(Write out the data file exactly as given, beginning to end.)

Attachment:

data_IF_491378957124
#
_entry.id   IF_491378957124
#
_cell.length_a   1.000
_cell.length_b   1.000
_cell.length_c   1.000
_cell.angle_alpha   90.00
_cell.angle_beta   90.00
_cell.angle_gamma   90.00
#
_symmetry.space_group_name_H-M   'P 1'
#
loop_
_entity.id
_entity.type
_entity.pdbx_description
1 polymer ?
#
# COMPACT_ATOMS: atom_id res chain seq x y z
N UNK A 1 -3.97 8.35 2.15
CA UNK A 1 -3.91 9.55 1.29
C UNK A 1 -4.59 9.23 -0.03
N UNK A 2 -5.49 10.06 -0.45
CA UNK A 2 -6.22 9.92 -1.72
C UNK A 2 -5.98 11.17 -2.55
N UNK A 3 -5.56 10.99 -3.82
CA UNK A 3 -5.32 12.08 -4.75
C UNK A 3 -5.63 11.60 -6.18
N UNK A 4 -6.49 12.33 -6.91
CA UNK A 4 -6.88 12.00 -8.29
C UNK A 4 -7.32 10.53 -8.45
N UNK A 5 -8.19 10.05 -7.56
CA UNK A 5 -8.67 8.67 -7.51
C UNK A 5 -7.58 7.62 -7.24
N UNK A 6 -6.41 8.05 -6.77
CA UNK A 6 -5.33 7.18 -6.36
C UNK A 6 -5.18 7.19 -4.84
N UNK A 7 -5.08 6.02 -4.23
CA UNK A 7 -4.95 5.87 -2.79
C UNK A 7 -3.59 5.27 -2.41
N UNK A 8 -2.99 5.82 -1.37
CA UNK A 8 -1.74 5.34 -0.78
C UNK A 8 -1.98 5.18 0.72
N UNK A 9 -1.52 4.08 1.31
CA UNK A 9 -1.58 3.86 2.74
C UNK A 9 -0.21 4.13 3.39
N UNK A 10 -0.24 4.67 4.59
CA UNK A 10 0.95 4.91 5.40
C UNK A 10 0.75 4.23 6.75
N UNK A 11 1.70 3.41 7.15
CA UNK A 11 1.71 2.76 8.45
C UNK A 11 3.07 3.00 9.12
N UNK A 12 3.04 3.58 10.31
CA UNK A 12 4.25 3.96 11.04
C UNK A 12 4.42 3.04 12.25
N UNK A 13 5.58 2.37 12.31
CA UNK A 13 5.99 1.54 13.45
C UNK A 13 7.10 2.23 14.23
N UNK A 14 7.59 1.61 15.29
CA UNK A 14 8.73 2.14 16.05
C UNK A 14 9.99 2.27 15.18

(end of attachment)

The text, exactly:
data_IF_491378957124
#
_entry.id   IF_491378957124
#
_cell.length_a   1.000
_cell.length_b   1.000
_cell.length_c   1.000
_cell.angle_alpha   90.00
_cell.angle_beta   90.00
_cell.angle_gamma   90.00
#
_symmetry.space_group_name_H-M   'P 1'
#
loop_
_entity.id
_entity.type
_entity.pdbx_description
1 polymer ?
#
# COMPACT_ATOMS: atom_id res chain seq x y z
N UNK A 1 -3.97 8.35 2.15
CA UNK A 1 -3.91 9.55 1.29
C UNK A 1 -4.59 9.23 -0.03
N UNK A 2 -5.49 10.06 -0.45
CA UNK A 2 -6.22 9.92 -1.72
C UNK A 2 -5.98 11.17 -2.55
N UNK A 3 -5.56 10.99 -3.82
CA UNK A 3 -5.32 12.08 -4.75
C UNK A 3 -5.63 11.60 -6.18
N UNK A 4 -6.49 12.33 -6.91
CA UNK A 4 -6.88 12.00 -8.29
C UNK A 4 -7.32 10.53 -8.45
N UNK A 5 -8.19 10.05 -7.56
CA UNK A 5 -8.67 8.67 -7.51
C UNK A 5 -7.58 7.62 -7.24
N UNK A 6 -6.41 8.05 -6.77
CA UNK A 6 -5.33 7.18 -6.36
C UNK A 6 -5.18 7.19 -4.84
N UNK A 7 -5.08 6.02 -4.23
CA UNK A 7 -4.95 5.87 -2.79
C UNK A 7 -3.59 5.27 -2.41
N UNK A 8 -2.99 5.82 -1.37
CA UNK A 8 -1.74 5.34 -0.78
C UNK A 8 -1.98 5.18 0.72
N UNK A 9 -1.52 4.08 1.31
CA UNK A 9 -1.58 3.86 2.74
C UNK A 9 -0.21 4.13 3.39
N UNK A 10 -0.24 4.67 4.59
CA UNK A 10 0.95 4.91 5.40
C UNK A 10 0.75 4.23 6.75
N UNK A 11 1.70 3.41 7.15
CA UNK A 11 1.71 2.76 8.45
C UNK A 11 3.07 3.00 9.12
N UNK A 12 3.04 3.58 10.31
CA UNK A 12 4.25 3.96 11.04
C UNK A 12 4.42 3.04 12.25
N UNK A 13 5.58 2.37 12.31
CA UNK A 13 5.99 1.54 13.45
C UNK A 13 7.10 2.23 14.23
N UNK A 14 7.59 1.61 15.29
CA UNK A 14 8.73 2.14 16.05
C UNK A 14 9.99 2.27 15.18